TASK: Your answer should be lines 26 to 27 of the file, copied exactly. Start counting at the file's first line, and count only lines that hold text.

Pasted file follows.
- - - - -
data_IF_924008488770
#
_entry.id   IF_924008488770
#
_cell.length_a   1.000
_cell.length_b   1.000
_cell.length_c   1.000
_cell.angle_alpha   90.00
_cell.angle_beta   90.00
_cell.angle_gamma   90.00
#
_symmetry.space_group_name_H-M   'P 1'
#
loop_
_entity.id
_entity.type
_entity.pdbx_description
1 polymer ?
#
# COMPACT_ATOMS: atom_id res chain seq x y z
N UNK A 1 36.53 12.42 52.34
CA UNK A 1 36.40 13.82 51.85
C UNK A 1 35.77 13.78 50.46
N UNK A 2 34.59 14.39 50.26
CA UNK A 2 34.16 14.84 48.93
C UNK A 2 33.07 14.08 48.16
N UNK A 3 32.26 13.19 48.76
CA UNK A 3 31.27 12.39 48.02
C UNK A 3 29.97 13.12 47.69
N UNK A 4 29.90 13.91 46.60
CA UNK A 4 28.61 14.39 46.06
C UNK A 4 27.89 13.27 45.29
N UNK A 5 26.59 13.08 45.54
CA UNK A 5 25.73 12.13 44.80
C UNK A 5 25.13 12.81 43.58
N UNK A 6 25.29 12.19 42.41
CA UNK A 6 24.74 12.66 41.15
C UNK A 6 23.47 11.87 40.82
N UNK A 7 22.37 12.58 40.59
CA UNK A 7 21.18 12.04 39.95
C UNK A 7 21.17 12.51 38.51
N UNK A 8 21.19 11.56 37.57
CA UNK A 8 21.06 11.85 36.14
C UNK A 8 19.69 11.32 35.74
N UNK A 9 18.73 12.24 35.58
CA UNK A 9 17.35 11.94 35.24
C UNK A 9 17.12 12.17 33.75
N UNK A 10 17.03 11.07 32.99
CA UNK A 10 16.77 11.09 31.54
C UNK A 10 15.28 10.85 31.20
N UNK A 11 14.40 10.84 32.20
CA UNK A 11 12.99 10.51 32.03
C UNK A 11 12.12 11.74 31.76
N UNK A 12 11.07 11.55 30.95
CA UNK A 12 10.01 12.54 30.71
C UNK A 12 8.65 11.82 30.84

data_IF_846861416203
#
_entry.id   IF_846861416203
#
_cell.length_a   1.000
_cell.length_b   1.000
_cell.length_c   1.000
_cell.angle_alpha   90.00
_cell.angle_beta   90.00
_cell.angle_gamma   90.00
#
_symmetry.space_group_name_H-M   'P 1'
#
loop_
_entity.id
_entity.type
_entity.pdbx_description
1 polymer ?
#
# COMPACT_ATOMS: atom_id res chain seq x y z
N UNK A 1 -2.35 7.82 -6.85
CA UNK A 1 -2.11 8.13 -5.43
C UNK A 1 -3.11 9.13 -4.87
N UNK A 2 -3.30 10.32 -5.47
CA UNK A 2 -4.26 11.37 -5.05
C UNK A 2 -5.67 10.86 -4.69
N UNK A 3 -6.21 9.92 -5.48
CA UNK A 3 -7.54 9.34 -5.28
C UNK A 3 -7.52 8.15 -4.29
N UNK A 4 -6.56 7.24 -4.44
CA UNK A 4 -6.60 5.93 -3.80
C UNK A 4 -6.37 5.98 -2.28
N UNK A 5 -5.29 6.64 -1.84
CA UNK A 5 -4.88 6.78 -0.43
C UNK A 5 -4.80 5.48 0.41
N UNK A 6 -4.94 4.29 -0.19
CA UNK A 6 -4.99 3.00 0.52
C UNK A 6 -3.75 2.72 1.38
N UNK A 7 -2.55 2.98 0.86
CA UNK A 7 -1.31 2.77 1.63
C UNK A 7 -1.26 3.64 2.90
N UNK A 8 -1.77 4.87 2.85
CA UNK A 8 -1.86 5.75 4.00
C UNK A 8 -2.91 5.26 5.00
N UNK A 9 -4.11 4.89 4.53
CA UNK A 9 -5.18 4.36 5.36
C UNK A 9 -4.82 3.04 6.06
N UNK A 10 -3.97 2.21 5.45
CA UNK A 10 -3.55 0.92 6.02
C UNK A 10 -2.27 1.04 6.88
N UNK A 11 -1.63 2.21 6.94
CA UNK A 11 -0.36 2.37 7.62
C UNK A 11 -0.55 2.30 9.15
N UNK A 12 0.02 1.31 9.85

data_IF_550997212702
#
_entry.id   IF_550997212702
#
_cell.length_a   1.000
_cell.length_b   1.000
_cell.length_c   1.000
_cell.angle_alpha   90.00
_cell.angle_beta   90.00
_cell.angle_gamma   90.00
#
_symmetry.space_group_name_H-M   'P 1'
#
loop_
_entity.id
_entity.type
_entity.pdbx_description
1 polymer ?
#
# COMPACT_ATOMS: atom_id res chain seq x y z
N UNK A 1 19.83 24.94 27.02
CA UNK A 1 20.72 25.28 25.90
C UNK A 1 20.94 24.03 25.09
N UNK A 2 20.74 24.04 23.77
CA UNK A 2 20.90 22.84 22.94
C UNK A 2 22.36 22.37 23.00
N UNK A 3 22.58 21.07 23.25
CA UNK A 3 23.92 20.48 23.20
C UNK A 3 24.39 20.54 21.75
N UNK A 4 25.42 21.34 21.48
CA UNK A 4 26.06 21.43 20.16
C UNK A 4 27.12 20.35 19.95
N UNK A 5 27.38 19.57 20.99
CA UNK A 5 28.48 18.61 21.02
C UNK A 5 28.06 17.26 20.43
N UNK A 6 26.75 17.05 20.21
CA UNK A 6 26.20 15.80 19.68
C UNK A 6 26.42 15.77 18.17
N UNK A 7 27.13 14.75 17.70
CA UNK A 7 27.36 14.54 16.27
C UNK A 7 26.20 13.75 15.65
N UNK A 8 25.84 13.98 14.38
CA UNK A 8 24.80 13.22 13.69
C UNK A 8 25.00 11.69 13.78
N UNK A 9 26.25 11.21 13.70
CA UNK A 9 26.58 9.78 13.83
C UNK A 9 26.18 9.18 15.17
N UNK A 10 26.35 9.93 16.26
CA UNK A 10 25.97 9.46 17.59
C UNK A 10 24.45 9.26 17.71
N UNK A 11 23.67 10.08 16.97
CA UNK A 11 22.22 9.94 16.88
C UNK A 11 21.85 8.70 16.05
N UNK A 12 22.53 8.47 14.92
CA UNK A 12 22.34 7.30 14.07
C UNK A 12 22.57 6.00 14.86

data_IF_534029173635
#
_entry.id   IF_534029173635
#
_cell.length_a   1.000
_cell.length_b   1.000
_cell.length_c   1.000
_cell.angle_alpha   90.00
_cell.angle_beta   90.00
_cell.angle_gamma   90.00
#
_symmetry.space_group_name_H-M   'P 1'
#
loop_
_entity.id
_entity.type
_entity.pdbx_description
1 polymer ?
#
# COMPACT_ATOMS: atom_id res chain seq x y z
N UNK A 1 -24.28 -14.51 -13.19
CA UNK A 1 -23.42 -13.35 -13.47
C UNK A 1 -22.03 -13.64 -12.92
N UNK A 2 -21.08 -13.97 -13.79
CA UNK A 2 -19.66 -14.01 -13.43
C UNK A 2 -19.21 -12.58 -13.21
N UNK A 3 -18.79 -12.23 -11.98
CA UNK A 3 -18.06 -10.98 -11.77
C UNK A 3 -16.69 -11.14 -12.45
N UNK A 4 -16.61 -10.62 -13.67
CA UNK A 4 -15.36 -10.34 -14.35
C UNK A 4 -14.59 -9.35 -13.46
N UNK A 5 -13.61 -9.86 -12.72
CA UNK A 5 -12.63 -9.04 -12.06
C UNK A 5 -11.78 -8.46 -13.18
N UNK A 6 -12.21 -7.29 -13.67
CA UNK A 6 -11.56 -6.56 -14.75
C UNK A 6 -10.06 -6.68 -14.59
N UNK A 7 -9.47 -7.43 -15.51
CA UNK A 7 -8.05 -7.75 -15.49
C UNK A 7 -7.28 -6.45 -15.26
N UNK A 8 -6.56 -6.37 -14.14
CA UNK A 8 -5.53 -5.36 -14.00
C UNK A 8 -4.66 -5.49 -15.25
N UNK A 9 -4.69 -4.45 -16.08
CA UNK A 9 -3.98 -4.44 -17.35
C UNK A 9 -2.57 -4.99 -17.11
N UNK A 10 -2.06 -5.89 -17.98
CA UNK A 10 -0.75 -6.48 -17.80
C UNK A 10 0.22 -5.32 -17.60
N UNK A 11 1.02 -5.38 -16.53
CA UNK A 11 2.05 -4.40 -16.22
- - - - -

C UNK A 2 33.07 14.08 48.16
N UNK A 3 32.26 13.19 48.76